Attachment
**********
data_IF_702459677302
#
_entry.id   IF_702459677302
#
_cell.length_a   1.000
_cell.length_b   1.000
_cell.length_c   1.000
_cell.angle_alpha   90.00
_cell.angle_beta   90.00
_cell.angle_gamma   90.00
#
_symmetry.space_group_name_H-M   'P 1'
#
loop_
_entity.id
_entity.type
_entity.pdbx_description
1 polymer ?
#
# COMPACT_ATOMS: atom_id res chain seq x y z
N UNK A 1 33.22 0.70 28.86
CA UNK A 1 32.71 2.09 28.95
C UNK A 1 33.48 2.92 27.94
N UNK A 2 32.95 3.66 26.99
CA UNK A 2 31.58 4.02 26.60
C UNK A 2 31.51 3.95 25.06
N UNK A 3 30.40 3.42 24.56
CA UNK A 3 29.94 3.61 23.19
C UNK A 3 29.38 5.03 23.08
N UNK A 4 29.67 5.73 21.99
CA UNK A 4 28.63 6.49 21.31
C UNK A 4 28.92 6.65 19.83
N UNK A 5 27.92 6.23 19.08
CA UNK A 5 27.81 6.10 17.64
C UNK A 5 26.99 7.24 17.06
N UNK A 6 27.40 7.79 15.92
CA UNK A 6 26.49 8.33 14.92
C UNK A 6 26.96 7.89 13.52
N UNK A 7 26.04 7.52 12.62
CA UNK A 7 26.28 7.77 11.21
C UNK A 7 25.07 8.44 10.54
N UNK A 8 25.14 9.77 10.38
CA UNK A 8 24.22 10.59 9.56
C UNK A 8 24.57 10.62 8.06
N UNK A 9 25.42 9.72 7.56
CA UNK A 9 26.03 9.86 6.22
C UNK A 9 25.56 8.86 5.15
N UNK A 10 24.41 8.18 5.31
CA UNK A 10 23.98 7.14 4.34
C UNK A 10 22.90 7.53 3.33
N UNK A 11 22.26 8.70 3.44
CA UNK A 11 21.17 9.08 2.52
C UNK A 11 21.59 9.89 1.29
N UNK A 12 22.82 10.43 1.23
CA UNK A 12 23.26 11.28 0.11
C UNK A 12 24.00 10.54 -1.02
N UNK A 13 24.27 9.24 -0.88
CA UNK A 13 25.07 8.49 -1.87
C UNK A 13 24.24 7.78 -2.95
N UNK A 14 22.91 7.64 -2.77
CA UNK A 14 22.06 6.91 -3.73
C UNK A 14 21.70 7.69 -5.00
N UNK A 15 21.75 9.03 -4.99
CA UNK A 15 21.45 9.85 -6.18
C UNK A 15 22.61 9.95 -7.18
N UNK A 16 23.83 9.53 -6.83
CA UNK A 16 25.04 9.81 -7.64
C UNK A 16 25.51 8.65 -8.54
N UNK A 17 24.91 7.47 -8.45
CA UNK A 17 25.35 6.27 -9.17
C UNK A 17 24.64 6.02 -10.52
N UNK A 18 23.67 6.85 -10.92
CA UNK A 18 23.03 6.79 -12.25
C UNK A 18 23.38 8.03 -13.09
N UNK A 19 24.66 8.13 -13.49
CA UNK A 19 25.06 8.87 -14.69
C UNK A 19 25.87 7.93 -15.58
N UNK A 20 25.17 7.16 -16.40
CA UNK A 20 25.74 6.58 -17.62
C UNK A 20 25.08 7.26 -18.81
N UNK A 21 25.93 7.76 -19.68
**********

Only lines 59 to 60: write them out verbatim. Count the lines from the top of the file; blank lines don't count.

C UNK A 13 24.24 7.78 -2.95
N UNK A 14 22.91 7.64 -2.77